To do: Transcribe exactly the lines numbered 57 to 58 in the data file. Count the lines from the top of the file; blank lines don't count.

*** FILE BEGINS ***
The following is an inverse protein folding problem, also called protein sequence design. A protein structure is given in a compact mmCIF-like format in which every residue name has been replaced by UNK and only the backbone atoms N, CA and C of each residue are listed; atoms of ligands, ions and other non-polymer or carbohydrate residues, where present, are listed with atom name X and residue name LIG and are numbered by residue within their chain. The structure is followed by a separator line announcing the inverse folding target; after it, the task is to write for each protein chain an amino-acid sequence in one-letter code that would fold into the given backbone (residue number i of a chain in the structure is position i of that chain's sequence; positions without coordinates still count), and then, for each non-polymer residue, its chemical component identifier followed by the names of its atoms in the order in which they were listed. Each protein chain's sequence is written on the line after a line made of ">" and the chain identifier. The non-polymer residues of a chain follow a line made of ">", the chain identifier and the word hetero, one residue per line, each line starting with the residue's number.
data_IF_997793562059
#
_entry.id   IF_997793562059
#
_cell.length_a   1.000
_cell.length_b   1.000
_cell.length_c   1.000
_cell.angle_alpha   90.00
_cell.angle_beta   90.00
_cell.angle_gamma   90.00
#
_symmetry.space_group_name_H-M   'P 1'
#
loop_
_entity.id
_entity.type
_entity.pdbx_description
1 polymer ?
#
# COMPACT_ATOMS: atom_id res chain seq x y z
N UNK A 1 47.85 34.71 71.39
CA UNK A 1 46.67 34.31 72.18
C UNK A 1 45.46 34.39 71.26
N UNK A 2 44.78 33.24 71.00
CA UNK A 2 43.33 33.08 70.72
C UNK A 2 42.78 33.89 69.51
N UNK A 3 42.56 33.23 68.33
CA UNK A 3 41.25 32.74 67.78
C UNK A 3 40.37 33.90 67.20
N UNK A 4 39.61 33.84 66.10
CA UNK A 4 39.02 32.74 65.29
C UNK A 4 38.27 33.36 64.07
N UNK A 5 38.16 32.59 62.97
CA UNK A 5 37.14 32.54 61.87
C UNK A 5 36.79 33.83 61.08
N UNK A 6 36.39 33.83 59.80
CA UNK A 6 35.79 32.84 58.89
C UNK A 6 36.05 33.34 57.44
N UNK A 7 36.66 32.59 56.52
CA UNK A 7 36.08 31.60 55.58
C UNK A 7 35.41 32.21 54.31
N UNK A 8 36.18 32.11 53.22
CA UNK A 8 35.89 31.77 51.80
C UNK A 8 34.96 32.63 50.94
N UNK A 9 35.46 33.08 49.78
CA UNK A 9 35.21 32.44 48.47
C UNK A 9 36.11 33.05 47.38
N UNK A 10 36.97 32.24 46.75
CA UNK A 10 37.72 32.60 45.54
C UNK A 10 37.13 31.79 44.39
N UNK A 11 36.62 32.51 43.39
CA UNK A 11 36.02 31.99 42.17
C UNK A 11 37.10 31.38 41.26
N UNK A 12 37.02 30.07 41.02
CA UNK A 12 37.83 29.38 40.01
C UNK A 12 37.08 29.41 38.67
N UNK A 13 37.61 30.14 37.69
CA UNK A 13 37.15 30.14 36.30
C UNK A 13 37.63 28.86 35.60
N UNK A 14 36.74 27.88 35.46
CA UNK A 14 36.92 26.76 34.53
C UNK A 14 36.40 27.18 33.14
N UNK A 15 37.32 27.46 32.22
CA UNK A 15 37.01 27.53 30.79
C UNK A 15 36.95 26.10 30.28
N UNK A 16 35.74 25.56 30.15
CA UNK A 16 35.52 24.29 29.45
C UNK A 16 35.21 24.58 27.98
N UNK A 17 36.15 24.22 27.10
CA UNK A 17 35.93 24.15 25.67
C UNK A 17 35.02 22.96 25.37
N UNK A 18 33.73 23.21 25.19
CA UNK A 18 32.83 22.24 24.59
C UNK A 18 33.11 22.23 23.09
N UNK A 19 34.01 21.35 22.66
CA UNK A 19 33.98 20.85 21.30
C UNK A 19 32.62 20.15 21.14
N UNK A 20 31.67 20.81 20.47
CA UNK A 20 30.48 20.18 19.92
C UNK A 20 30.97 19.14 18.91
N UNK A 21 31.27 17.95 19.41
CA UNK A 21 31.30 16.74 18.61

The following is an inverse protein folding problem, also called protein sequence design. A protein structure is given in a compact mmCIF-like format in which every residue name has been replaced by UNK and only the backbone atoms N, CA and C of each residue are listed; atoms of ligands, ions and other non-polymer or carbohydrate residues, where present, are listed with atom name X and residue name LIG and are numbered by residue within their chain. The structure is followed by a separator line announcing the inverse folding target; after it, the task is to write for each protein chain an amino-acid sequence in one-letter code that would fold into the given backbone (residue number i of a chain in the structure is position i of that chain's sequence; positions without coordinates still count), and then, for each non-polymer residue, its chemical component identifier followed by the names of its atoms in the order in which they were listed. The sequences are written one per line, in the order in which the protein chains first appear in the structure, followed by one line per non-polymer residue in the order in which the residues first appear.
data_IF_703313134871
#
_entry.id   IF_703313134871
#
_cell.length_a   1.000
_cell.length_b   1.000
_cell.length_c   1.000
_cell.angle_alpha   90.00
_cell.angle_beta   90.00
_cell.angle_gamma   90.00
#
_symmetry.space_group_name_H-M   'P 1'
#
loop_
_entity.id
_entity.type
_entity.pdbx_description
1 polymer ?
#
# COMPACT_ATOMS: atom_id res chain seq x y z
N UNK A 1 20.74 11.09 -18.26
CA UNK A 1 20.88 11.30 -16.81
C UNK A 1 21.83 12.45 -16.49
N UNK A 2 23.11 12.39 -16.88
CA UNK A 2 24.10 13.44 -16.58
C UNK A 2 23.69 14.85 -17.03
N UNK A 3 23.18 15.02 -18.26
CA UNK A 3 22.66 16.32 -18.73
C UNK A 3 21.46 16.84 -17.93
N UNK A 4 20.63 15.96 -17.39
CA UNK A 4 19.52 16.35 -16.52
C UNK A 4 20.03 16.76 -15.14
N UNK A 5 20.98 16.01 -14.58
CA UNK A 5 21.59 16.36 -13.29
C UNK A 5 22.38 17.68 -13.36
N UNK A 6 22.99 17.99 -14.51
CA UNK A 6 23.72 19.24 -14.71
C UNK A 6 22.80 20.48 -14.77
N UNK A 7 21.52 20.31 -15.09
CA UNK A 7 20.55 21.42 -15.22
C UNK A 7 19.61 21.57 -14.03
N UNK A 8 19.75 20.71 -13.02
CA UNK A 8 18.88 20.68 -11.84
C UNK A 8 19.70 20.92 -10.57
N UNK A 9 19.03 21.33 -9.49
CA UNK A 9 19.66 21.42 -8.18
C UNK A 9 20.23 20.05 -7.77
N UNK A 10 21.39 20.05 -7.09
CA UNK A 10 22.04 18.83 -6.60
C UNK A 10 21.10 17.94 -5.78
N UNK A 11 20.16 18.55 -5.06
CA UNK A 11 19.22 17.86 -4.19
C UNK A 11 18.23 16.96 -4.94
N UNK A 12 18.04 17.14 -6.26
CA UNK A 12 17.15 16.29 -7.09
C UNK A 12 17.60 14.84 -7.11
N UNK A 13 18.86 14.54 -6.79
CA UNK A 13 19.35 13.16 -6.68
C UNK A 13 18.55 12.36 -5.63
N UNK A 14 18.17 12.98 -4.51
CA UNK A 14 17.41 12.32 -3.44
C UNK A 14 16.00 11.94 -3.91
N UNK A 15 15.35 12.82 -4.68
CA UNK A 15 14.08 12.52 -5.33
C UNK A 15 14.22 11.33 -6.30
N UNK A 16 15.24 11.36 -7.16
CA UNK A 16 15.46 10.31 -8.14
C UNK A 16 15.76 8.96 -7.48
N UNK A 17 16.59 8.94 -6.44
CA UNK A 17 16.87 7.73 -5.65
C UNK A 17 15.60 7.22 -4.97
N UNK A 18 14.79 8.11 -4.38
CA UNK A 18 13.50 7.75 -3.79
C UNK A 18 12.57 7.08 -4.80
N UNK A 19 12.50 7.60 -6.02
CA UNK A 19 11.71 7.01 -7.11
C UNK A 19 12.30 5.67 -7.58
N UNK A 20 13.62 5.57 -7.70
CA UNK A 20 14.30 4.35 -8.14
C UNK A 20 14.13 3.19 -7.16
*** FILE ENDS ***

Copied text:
C UNK A 12 37.08 29.41 38.67
N UNK A 13 37.61 30.14 37.69